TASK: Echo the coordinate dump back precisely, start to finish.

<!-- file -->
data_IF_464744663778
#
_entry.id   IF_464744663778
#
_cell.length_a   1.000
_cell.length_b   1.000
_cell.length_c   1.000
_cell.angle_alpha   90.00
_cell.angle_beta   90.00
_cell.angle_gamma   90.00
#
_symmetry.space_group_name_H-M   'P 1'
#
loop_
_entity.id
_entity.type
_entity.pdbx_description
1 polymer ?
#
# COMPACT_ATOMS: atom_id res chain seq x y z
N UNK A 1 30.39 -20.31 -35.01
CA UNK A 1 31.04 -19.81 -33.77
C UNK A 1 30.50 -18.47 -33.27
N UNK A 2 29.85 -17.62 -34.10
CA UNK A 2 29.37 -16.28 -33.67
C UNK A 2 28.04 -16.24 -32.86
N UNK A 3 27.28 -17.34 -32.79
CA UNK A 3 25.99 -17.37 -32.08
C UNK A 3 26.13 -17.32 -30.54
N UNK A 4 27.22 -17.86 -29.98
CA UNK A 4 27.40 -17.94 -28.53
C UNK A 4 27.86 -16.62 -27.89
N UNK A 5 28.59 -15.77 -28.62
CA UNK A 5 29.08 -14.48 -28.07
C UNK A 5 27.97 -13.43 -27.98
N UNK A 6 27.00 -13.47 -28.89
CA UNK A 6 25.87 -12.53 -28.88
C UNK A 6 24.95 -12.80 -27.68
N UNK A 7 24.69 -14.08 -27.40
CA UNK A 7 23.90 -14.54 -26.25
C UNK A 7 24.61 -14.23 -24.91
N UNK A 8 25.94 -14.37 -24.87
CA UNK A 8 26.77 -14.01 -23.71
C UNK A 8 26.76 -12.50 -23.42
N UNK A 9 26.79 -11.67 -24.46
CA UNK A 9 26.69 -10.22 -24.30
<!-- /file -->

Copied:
data_IF_464744663778
#
_entry.id   IF_464744663778
#
_cell.length_a   1.000
_cell.length_b   1.000
_cell.length_c   1.000
_cell.angle_alpha   90.00
_cell.angle_beta   90.00
_cell.angle_gamma   90.00
#
_symmetry.space_group_name_H-M   'P 1'
#
loop_
_entity.id
_entity.type
_entity.pdbx_description
1 polymer ?
#
# COMPACT_ATOMS: atom_id res chain seq x y z
N UNK A 1 30.39 -20.31 -35.01
CA UNK A 1 31.04 -19.81 -33.77
C UNK A 1 30.50 -18.47 -33.27
N UNK A 2 29.85 -17.62 -34.10
CA UNK A 2 29.37 -16.28 -33.67
C UNK A 2 28.04 -16.24 -32.86
N UNK A 3 27.28 -17.34 -32.79
CA UNK A 3 25.99 -17.37 -32.08
C UNK A 3 26.13 -17.32 -30.54
N UNK A 4 27.22 -17.86 -29.98
CA UNK A 4 27.40 -17.94 -28.53
C UNK A 4 27.86 -16.62 -27.89
N UNK A 5 28.59 -15.77 -28.62
CA UNK A 5 29.08 -14.48 -28.07
C UNK A 5 27.97 -13.43 -27.98
N UNK A 6 27.00 -13.47 -28.89
CA UNK A 6 25.87 -12.53 -28.88
C UNK A 6 24.95 -12.80 -27.68
N UNK A 7 24.69 -14.08 -27.40
CA UNK A 7 23.90 -14.54 -26.25
C UNK A 7 24.61 -14.23 -24.91
N UNK A 8 25.94 -14.37 -24.87
CA UNK A 8 26.77 -14.01 -23.71
C UNK A 8 26.76 -12.50 -23.42
N UNK A 9 26.79 -11.67 -24.46
CA UNK A 9 26.69 -10.22 -24.30